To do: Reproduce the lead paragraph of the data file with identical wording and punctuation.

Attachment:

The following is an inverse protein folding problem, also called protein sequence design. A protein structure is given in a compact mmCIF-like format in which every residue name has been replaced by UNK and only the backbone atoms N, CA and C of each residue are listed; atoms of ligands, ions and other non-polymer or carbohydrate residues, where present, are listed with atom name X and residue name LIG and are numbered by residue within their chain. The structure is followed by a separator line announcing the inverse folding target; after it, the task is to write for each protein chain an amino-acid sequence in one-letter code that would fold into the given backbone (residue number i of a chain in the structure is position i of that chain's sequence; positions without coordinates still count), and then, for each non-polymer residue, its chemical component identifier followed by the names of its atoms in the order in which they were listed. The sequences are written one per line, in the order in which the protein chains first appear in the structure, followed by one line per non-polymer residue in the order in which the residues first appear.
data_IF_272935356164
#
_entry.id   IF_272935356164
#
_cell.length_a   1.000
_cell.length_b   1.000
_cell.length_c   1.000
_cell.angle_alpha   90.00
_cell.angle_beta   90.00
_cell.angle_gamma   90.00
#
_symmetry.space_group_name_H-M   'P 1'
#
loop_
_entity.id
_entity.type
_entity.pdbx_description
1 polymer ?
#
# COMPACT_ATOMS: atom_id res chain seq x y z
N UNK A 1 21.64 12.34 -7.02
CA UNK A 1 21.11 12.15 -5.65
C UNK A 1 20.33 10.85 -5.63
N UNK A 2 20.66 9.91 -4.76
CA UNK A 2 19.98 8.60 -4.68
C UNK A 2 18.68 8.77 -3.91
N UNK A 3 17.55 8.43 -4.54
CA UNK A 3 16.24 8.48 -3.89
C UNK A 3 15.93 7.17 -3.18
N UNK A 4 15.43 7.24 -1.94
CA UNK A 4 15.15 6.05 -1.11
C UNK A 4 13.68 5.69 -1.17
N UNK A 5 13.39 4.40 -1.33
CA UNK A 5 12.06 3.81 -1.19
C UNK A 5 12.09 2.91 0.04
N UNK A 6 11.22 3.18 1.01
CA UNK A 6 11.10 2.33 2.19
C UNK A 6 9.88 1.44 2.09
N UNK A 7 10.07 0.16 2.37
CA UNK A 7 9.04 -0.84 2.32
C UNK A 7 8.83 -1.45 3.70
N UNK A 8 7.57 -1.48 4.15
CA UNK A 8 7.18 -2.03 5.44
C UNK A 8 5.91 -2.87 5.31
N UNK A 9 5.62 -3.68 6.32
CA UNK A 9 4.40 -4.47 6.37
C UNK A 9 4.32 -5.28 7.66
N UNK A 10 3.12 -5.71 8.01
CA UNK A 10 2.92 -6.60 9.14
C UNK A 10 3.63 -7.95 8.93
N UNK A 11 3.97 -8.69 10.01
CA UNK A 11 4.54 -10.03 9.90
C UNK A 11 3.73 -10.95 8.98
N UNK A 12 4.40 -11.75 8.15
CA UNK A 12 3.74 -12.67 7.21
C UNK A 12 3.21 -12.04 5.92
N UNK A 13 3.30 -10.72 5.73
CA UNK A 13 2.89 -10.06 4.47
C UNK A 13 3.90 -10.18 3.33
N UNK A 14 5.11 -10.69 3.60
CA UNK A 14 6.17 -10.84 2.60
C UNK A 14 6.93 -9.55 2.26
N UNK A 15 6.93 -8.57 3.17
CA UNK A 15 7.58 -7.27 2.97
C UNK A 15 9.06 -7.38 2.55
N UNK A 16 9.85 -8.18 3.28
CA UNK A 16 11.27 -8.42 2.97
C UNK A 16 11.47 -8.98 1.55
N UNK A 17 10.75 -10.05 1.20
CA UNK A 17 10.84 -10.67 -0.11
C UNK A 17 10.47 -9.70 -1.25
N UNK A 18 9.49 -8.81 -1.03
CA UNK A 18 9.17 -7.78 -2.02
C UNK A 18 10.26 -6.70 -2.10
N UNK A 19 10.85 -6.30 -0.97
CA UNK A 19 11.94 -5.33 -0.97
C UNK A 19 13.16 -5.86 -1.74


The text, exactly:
The following is an inverse protein folding problem, also called protein sequence design. A protein structure is given in a compact mmCIF-like format in which every residue name has been replaced by UNK and only the backbone atoms N, CA and C of each residue are listed; atoms of ligands, ions and other non-polymer or carbohydrate residues, where present, are listed with atom name X and residue name LIG and are numbered by residue within their chain. The structure is followed by a separator line announcing the inverse folding target; after it, the task is to write for each protein chain an amino-acid sequence in one-letter code that would fold into the given backbone (residue number i of a chain in the structure is position i of that chain's sequence; positions without coordinates still count), and then, for each non-polymer residue, its chemical component identifier followed by the names of its atoms in the order in which they were listed. The sequences are written one per line, in the order in which the protein chains first appear in the structure, followed by one line per non-polymer residue in the order in which the residues first appear.